It will, indeed it already has, started concrete work on moving towards independence from Westminster, within the EU, learning not just the lessons of the last Scottish independence referendum but also those of Whitehall’s crass lack of preparation for the Brexit vote and its aftermath.

While the Irish government has doubtless already started planning for how it manages bilateral relationships between London and Dublin and trilaterally between Dublin, Belfast and London in the future, I hope that somewhere in the marbled halls of Iveagh House there is also a unit preparing for the forging of deeper and more abiding relations with Edinburgh – as Scotland could well up as our newest and closest EU partner before long.

Derek Mooney is a communications and public affairs consultant. He previously served as a Ministerial Adviser to the Fianna Fáil-led government 2004 – 2010. His column appears here every Tuesday Follow Derek on Twitter: @dsmooney

Top pic via Nicola Sturgeon

Earlier: Once More Unto The Breach


From top: Irish Times’ New Year’s Eve 2018 message; David Runciman’s How Democracy Ends; Derek Mooney

A well-known Irish politician once allegedly opined that: “Irish Times editorials read as if they were written by an auld wan sitting in a bath of lukewarm water”. He may also have suggested, a little more colourfully, that the bathwater reached less than halfway up the tub.

The bath water must have been on the chillier side of lukewarm December 29th’s editorial entitled: “Democracy in Retreat” was being written. It expressed an almost dystopian concern that democracy is now under threat across the globe.

It cited a range of phenomena and political shifts to support its claim, including: Trump, Brexit, the rise of populism of nationalism and of xenophobia and the gains made by the both the far-left and far-right.

Even as I sit down to start writing this piece more evidence, which would seem to support the Irish Times line, is appearing with videos of the vile and nasty abuse Tory MP Anna Soubry endured on Parliament Square yesterday at the hands of a gang of ultra-hard-line brexiteers.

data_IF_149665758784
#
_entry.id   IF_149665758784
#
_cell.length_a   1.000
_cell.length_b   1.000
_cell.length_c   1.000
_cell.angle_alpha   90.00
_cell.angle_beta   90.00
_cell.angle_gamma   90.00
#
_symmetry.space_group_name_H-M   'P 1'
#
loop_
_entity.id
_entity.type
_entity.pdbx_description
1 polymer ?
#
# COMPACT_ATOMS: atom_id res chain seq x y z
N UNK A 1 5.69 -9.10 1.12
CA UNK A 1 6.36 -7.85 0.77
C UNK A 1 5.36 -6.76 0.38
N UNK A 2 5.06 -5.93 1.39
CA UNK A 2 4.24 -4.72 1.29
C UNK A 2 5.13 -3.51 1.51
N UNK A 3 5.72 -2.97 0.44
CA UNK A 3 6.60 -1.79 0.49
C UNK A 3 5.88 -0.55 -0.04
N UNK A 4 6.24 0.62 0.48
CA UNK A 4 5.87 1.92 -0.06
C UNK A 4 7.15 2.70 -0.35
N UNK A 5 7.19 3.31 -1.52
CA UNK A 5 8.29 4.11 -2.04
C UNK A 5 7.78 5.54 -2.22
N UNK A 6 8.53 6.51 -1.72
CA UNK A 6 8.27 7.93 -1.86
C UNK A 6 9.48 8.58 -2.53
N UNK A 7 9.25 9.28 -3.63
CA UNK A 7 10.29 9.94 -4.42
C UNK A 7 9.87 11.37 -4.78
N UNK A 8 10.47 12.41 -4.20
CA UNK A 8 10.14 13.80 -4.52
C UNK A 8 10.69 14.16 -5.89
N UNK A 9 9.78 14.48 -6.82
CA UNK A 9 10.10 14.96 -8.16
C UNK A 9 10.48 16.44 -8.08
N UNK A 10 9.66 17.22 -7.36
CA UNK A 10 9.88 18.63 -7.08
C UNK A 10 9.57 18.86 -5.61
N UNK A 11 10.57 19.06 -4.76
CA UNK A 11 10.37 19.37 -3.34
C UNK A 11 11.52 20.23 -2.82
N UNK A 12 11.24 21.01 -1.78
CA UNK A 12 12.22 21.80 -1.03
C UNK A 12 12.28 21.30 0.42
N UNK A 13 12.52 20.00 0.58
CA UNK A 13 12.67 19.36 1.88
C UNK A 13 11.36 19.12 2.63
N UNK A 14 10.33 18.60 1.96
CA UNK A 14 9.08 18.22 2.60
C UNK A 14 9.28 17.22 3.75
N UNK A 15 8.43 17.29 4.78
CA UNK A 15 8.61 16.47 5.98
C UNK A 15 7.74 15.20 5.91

The irony of a group of aggressive and loutish middle-aged men trying to intimidate and bully an elected representative who is doing nothing more than expressing her sincerely held views, while calling her a Nazi and fascist is doubtless lost on them.

More worryingly it also seemed lost on the band of pundits and commentators who took to Twitter to suggest that Soubry was responsible for what was happening.

Though not the worst of them, the Conservative blogger and columnist Tim Montgomerie, who usually makes a virtue of his liberal democratic credentials, wrote:

“The abuse is unacceptable and I condemn it but a parliamentarian who advocates overturning a referendum result she promised to respect should not be surprised at unleashing such ugliness.”

The rough translation into plain English of these weasel words is:

I should be deeply embarrassed by some of my fellow brexiteers and should be finding a way to see how we can unite to tackle the extremists but, instead, I want people to blame Soubry and others for not going along with us and persisting in having views of their own

Are these all threats to very existence and continuance of democracy or are they the challenges that we cyclically face that serve to knock us out of our complacency and remind us that democracy can be fragile is at all times worth protecting and defending.

Is there a really and systemic threat to democracy today, or is what we are seeing with Trump, Brexit, populism etc., a worrying but manageable response to the climate of uncertainty following the 2008 global crash?

Indeed, has there ever been a time in modern history when, in the aftermath of an economic crash, there hasn’t been a group of people sitting in lukewarm baths thinking that the world outside their immediate social circle was going to hell in a handcart?